Chinese Media Law Would Require Consent to Report on Emergencies
Tuesday, June 27, 2006
BEIJING, June 26 -- The Chinese government has drafted legislation to fine newspapers up to $12,000 if they report on emergencies without first getting permission from local authorities, official media said Monday.
The new restrictions would apply to coverage of natural disasters, health crises and social unrest, such as the riots that have broken out across rural China in recent years. In effect, the draft law would make local governments the sole arbiters of information as they manage emergency situations.
The draft law, which has been sent to the Standing Committee of the National People's Congress, marked a further tightening of controls on the media in a country already subject to censorship by the Communist Party's national, provincial and municipal propaganda departments. Chinese journalists lamented what they saw as another sign among many that President Hu Jintao's government is curbing what had been a slight liberalization of press freedoms in recent years.
"We have never had such a law before," said Jiao Guobiao, a former journalism professor at Beijing University who was barred from teaching last year after writing an essay criticizing China's censorship rules.
"They surely want to tighten their controls over us," said a reporter at a well-known magazine who, like many colleagues, spoke on condition of anonymity to protect his job. "I expect that control over the press will become tighter and tighter."
Under a practice that has developed in recent years, Chinese journalists said, newspaper editors generally can publish sensitive stories using their own judgment, but at the risk of being called on the carpet afterward by party censors. The censors regularly coax senior editors by alerting them to certain subjects that are out of bounds and suggesting that others be handled with particular care.
This system has resulted in a gray area: Some newspapers dare to print stories others do not. But stepping too far beyond what the censors deem acceptable has cost several top editors their jobs in the past year.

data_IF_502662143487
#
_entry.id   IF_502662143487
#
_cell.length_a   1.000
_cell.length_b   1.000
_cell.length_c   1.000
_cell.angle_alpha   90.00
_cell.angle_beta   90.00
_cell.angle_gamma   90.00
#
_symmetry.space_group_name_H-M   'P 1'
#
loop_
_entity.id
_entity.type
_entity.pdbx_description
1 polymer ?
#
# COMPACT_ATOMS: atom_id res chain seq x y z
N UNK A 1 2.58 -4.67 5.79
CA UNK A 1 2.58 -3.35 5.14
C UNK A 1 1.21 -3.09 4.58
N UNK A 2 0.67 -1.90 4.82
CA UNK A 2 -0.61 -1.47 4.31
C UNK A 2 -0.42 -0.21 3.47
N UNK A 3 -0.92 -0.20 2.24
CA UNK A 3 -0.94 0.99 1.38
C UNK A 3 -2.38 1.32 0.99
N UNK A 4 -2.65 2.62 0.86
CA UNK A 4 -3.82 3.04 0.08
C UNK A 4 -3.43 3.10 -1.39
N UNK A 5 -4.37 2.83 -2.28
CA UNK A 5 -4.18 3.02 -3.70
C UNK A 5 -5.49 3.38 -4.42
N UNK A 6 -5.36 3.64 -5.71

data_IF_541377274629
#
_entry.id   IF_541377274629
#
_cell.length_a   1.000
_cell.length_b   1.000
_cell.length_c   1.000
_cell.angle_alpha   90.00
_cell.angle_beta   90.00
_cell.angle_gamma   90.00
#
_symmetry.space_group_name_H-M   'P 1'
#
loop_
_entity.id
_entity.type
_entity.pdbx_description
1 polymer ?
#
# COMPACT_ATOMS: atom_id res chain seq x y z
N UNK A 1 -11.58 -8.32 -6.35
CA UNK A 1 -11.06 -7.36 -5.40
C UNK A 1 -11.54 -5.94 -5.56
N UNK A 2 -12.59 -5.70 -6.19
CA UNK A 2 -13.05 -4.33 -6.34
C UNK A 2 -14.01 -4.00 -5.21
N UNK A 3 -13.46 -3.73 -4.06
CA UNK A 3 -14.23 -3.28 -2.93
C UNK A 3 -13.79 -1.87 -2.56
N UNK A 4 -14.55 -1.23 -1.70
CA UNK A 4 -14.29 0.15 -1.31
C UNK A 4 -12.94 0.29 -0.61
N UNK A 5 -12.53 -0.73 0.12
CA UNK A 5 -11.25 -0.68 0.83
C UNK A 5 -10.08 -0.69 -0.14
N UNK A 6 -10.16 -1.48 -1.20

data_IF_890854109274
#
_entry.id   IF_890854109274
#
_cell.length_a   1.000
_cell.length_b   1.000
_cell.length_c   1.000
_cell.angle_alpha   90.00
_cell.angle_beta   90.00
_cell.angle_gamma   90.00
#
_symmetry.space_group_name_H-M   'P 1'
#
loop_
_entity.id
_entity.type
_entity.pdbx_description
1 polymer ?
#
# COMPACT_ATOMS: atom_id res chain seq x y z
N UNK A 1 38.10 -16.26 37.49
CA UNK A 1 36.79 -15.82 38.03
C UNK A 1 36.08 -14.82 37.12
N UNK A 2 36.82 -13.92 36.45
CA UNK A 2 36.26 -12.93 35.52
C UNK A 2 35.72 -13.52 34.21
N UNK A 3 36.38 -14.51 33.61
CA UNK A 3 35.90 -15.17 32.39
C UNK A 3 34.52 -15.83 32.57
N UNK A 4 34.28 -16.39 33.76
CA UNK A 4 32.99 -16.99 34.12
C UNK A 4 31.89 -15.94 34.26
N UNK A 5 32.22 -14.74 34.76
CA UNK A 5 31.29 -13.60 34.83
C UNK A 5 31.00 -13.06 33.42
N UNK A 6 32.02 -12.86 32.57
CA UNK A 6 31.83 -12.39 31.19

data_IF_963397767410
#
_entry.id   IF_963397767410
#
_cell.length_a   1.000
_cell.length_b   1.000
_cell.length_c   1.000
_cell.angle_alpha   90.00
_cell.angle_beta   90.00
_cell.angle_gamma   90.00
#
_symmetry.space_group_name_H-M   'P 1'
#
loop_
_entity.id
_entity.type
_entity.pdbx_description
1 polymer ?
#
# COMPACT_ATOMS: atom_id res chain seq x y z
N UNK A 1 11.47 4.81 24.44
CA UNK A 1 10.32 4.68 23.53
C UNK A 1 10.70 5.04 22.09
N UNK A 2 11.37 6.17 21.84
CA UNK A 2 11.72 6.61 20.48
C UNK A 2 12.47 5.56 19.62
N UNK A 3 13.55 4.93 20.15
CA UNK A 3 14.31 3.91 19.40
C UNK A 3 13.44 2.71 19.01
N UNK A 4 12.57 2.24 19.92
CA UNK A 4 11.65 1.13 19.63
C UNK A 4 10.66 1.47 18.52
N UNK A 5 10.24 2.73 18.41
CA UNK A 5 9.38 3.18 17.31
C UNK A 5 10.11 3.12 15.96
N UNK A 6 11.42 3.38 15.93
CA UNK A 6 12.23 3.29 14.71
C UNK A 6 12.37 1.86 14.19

One was Li Datong, who ran Freezing Point, a supplement in the China Youth Daily that published in January an essay questioning the official Chinese version of the Boxer Rebellion in 1900. In addition, Zhao Yan, a Chinese researcher in the Beijing bureau of the New York Times, was tried recently on charges of fraud and revealing state secrets after the newspaper published a story accurately predicting that former president Jiang Zemin would resign from the party's Central Military Commission.
Unlike news on other subjects, controls had never been loosened when it came to information about Hu and other senior party leaders. Where Hu is concerned, newspapers cannot stray from official New China News Agency reports, which according to agency journalists can be issued only after approval from party censors.
The draft law would put emergency news in a similar category. In doing so, it seemed to retreat from government pledges to be more open in emergency situations. The pledges followed attempts at coverup during the SARS epidemic in 2003 that allowed the disease to spread and, more recently, the coverup of a chemical spill that delayed cleanup operations as contaminated river water flowed toward the major city of Harbin.
The draft law, from Premier Wen Jiabao's cabinet, was designed to guide officials in handling such emergencies. It would oblige local officials to immediately report to Beijing on accidents -- such as the oil spills and coal mine explosions that plague China regularly -- and swiftly organize an emergency response. The draft law goes on to stipulate that local governments should "release information in an accurate and timely way," but that they should "conduct management work over the media's related reports."
In practice, local governments routinely seek to conceal embarrassing information, such as protests, and order local publications not to report it. Under the draft law, a newspaper's failure to cooperate would result in fines from $6,000 to $12,000.
"The problem is, who has the right to make the judgment whether the government releases information accurately or promptly?" Zhang Ping, editor of the Southern Weekend, wrote in a column Monday, adding later, "I think it is very dangerous to pass this law to guarantee the government can manage the media."
The cabinet's information office declined to comment or provide further information.
Radio and television stations, which are government-owned, traditionally have worked under close supervision and rarely veer from official information, making newspapers the law's main target.
Some journalists expressed hope that the National People's Congress, China's legislature, will reject the draft law's media provisions. In practice, however, the National People's Congress rarely, if ever, contests government decisions.